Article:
Wednesday, June 18, 2014

Hiking with the Ten Essentials, #3: Insulation

Hiking With The Ten Essentials: #3 Extra Clothes

98.6 degrees is an important measurement. Making sure you can maintain body temperature is vital and quick swings in that number can be dangerous if not fatal. Certain environments, such as mountains or deserts, can have dramatic temperature or precipitation shifts in very short time spans. Even when walking your planned hike, this can be a problem. If you find yourself lost and navigating a trek as the sun goes down or unexpected rain and snow are blowing, keeping your temperature up can be a matter of survival. You should always carry at least one extra layer of clothing and possibly more depending on time of year and local climate. Here is a quick overview of things to consider regarding insulation...

Types of Clothing
Jackets and vests are the most common items to bring. A hooded version of either can eliminate the need for a hat. Given that most of the body’s heat is lost through the head, something should be brought to cover the noggin, though. Gloves are important, too, to protect your extremities from frostbite or simply the loss of nimbleness. Extra socks and even underwear might be considered for certain conditions.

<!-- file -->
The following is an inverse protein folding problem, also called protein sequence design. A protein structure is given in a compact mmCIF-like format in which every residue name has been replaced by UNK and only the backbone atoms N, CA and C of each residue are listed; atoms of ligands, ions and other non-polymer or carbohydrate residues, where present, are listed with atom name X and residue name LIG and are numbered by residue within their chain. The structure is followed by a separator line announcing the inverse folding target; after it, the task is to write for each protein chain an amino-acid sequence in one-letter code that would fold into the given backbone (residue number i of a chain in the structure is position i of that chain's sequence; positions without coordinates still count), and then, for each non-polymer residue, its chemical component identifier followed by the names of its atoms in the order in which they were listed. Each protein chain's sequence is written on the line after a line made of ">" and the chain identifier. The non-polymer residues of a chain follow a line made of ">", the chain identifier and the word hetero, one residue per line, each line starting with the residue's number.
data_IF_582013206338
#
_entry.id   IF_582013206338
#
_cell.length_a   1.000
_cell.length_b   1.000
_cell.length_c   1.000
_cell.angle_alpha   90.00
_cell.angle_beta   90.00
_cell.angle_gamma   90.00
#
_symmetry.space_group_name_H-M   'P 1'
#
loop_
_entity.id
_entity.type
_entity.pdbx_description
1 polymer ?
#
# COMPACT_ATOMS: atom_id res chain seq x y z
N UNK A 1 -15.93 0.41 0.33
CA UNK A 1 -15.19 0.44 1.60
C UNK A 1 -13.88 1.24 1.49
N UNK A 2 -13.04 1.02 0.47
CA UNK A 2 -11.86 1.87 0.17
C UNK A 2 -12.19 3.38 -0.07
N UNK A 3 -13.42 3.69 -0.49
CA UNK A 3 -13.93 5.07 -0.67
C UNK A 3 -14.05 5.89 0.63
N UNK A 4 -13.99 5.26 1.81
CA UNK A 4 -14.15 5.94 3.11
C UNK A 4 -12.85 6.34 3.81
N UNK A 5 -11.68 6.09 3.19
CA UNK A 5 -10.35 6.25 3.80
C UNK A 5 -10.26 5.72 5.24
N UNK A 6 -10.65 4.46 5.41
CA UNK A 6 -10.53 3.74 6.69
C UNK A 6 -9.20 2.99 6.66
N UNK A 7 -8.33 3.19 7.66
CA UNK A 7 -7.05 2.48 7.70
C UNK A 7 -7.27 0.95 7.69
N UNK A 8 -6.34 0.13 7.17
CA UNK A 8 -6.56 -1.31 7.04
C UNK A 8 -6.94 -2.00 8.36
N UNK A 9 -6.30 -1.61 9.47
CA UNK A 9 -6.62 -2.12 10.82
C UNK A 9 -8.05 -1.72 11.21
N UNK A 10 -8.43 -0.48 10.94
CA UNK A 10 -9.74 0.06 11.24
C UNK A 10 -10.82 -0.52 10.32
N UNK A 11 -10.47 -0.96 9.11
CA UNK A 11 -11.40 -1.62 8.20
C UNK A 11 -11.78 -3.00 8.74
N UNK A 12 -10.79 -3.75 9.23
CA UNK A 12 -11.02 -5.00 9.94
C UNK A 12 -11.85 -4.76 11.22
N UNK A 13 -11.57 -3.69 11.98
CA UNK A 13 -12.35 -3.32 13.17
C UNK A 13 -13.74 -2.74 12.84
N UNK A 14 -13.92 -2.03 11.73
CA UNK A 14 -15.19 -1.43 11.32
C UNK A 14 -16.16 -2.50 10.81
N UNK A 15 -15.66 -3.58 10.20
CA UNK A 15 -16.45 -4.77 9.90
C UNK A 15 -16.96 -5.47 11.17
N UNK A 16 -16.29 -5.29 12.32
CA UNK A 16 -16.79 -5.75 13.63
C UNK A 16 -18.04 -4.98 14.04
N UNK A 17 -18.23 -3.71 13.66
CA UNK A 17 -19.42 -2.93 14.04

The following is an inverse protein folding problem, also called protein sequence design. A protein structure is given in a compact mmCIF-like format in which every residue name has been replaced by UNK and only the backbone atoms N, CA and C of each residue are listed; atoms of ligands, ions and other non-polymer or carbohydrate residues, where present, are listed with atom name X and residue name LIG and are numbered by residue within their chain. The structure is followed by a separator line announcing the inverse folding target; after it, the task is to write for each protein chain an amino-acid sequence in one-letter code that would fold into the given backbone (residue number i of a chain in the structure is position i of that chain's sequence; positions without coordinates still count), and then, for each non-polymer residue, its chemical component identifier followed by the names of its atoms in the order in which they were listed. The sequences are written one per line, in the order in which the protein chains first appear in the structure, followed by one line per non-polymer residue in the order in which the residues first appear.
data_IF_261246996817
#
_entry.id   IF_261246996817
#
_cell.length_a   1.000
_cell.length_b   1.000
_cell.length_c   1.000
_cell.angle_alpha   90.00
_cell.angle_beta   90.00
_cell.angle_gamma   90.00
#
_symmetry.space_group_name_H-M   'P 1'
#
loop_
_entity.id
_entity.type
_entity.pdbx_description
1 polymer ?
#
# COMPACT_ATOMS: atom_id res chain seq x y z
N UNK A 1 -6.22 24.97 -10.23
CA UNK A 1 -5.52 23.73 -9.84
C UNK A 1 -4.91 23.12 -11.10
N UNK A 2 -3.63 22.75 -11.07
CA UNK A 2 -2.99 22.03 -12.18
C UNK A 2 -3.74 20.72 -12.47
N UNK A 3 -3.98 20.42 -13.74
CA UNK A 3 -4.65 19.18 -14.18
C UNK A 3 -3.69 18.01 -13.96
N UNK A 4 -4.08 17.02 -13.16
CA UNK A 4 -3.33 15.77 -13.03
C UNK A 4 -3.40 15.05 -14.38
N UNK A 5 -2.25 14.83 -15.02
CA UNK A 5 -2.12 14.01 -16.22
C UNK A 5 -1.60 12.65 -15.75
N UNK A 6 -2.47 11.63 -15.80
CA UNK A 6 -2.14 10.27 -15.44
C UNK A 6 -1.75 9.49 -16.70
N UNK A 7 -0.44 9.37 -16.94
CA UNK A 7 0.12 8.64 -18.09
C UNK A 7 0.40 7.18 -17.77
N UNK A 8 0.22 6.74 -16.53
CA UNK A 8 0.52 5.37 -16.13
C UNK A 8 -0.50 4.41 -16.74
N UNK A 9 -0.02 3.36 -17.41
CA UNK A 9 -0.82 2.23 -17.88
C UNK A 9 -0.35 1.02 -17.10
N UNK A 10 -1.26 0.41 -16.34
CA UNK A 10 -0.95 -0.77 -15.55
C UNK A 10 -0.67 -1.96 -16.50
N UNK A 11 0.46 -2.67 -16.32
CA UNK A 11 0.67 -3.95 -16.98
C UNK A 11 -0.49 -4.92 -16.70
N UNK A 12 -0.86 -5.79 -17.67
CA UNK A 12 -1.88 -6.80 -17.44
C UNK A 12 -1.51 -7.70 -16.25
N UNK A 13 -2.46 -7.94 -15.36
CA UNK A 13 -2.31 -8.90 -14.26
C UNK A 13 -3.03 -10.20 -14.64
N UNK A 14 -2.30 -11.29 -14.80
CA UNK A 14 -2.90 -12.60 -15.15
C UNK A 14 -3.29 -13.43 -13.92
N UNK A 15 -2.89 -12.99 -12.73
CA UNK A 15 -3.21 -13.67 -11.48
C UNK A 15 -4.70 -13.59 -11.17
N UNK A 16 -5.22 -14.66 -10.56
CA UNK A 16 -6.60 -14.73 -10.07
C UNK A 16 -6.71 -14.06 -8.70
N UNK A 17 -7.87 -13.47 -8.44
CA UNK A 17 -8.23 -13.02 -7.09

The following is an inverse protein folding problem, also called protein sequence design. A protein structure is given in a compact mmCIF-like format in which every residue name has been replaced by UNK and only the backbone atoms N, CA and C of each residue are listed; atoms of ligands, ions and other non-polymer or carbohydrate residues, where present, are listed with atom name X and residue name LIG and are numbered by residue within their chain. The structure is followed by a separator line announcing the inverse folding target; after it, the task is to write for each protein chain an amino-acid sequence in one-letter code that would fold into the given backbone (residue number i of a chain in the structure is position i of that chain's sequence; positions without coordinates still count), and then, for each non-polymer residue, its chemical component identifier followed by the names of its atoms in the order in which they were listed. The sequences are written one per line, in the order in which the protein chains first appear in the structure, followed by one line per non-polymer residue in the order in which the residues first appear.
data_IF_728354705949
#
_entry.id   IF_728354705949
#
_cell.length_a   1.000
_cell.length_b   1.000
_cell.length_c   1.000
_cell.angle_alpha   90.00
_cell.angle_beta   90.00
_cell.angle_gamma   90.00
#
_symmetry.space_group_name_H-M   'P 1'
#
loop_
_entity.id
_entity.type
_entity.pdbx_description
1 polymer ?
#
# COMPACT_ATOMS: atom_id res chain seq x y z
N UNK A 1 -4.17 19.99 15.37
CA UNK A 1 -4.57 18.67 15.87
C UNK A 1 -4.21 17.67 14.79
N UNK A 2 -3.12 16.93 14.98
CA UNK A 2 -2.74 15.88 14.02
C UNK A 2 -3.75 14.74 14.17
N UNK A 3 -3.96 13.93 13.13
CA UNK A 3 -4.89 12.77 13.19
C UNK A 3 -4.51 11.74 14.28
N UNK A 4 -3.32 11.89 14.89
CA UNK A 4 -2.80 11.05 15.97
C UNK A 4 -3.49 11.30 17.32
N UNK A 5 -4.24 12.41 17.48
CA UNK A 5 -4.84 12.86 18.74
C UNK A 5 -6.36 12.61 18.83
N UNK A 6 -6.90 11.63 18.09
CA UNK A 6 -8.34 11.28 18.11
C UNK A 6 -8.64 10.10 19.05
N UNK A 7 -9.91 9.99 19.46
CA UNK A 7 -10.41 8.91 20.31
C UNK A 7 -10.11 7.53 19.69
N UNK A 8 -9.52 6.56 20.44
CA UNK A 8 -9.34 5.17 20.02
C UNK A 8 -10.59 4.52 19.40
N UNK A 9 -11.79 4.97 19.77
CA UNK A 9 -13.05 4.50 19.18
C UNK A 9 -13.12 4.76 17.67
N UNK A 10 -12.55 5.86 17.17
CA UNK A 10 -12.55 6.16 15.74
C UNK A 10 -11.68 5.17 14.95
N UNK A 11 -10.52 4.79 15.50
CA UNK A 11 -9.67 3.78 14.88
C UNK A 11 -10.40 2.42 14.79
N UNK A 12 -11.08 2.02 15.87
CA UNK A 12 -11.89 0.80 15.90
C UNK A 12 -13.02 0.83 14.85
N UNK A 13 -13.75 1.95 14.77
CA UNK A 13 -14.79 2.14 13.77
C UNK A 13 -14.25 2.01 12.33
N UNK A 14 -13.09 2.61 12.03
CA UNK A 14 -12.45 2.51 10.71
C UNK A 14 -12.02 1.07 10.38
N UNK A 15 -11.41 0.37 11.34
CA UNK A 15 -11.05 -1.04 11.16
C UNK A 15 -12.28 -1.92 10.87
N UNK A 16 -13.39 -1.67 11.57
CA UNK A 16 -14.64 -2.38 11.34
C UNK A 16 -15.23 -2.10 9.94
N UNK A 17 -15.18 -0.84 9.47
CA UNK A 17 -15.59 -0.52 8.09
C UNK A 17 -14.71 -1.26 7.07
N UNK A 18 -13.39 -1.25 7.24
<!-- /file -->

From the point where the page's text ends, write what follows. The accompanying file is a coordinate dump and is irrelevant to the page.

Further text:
Types of Fabrics
At a minimum, you will want something that insulates even when wet. This is typically a synthetic material (like polyester, fleece, or nylon) or wool. Insulated “puffies” with synthetic or down fills can be excellent choices because of their very light weight and easy packability. Truly waterproof garments (not water resistant) with taped seams might be needed for scenarios when heavy rain or snow is possible, especially in colder temperatures. Cotton will do little to no good when wet, and might even be worse than no extra clothing because it holds moisture which can keep your body temperature lower than it otherwise would be.

As with all of the Ten Essentials, common sense should be your guide. Overstuffing a backpack full of unnecessary gear might make a simple hike more of a burden than is necessary. Not preparing for a quick change in temperature and precipitation, however, can cost your life. Be realistic about the local terrain and the climate during the time of year of your hike and prepare for the worst conditions accordingly.

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